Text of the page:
The first-year medical student at the Brody School of Medicine at East Carolina University was the first to grab a feather between her lips from a small wooden holder without touching the floor with her hands or knees as three fellow students contorted over their own feathers.
The impromptu contest was part of a drum and storytelling demonstration at the Brody Medical Sciences Building that was part of Native American Awareness Month at ECU.
Activities continue throughout the month, featuring cultural exchanges, lectures and storytelling, with a keynote address Nov. 13 by physician and author Dr. Lori Arviso Alvord. She is the author of "The Scalpel and the Silver Bear" (1999). The book tells of her journey from the reservation to become a surgeon and her work to combine Navajo philosophies of healing with western medicine to create models of healing environments.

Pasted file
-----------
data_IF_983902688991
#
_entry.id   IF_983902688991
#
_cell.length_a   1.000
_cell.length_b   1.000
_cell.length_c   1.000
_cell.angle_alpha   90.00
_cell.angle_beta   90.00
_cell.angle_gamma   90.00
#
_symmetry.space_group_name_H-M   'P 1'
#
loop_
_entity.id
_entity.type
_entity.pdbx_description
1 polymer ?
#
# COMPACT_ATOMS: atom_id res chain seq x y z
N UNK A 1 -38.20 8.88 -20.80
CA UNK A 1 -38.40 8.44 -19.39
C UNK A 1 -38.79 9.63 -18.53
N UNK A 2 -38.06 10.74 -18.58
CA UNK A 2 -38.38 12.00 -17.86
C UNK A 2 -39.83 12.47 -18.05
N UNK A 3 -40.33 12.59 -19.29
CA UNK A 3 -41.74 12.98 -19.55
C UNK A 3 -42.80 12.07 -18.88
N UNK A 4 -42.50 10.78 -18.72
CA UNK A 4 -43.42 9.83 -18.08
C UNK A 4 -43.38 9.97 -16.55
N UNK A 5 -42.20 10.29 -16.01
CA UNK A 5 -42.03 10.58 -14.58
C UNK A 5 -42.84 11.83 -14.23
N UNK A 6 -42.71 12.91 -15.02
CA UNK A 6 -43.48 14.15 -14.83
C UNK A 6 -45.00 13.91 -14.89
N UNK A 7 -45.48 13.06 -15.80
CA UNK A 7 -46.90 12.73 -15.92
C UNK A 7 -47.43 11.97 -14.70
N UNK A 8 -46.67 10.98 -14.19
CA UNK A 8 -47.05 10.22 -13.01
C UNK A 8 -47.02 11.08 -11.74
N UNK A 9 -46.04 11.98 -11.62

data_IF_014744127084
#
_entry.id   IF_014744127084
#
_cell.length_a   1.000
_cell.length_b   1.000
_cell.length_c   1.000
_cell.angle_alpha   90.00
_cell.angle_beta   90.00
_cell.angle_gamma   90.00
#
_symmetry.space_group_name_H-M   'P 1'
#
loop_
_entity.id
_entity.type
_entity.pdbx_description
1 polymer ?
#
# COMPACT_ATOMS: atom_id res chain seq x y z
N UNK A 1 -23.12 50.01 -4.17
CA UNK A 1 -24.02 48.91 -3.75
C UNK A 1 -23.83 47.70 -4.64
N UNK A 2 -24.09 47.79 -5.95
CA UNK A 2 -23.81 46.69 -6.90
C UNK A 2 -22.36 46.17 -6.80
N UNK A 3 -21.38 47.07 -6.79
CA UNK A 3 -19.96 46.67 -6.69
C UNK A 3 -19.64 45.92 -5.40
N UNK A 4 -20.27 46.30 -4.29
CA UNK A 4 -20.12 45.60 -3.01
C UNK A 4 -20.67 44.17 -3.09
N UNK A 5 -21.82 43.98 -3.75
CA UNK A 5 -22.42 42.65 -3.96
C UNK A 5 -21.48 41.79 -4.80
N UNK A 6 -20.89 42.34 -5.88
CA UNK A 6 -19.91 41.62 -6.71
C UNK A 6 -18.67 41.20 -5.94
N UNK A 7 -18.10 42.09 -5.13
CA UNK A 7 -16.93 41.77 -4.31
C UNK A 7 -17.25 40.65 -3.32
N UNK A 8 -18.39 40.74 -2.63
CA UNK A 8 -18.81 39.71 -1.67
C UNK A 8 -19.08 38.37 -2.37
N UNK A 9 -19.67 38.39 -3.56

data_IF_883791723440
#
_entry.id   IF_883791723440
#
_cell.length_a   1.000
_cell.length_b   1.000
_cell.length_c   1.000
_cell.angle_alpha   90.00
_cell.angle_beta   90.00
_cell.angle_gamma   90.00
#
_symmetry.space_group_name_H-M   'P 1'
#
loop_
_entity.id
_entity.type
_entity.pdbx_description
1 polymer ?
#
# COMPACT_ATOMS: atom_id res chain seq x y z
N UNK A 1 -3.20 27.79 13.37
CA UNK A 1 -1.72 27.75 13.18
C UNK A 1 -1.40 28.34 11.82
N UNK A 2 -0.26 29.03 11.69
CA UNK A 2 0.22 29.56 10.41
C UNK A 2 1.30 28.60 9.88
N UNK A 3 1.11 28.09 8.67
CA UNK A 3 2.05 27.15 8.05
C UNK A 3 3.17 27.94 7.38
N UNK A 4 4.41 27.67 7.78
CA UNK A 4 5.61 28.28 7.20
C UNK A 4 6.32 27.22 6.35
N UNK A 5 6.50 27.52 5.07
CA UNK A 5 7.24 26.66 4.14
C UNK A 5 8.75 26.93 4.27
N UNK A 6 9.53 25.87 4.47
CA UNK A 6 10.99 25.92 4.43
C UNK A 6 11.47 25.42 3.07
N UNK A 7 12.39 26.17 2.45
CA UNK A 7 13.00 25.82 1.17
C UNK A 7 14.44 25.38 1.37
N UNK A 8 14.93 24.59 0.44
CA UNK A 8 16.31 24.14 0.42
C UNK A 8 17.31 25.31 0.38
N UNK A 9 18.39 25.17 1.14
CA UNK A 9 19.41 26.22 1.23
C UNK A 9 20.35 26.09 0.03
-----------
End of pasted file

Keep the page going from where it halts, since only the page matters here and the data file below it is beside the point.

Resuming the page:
Alvord is the associate dean of student and multicultural affairs at Dartmouth Medical School. The lecture takes place at 4 p.m. in the Great Rooms at Mendenhall Student Center. A reception will follow.
Nov. 10, ECU history professor Dr. Chris Oakley will moderate the film "Bury My Heart at Wounded Knee" at 6 p.m. in Room 2409 at Joyner Library. At 7 p.m. Nov. 11 at Ledonia Wright Cultural Center, "Smoke Signals" will be shown.
For more information, contact Andrea Bristol at 328-5731 or email@example.com. More information is also available online at http://www.ecu.edu/ecudiversity.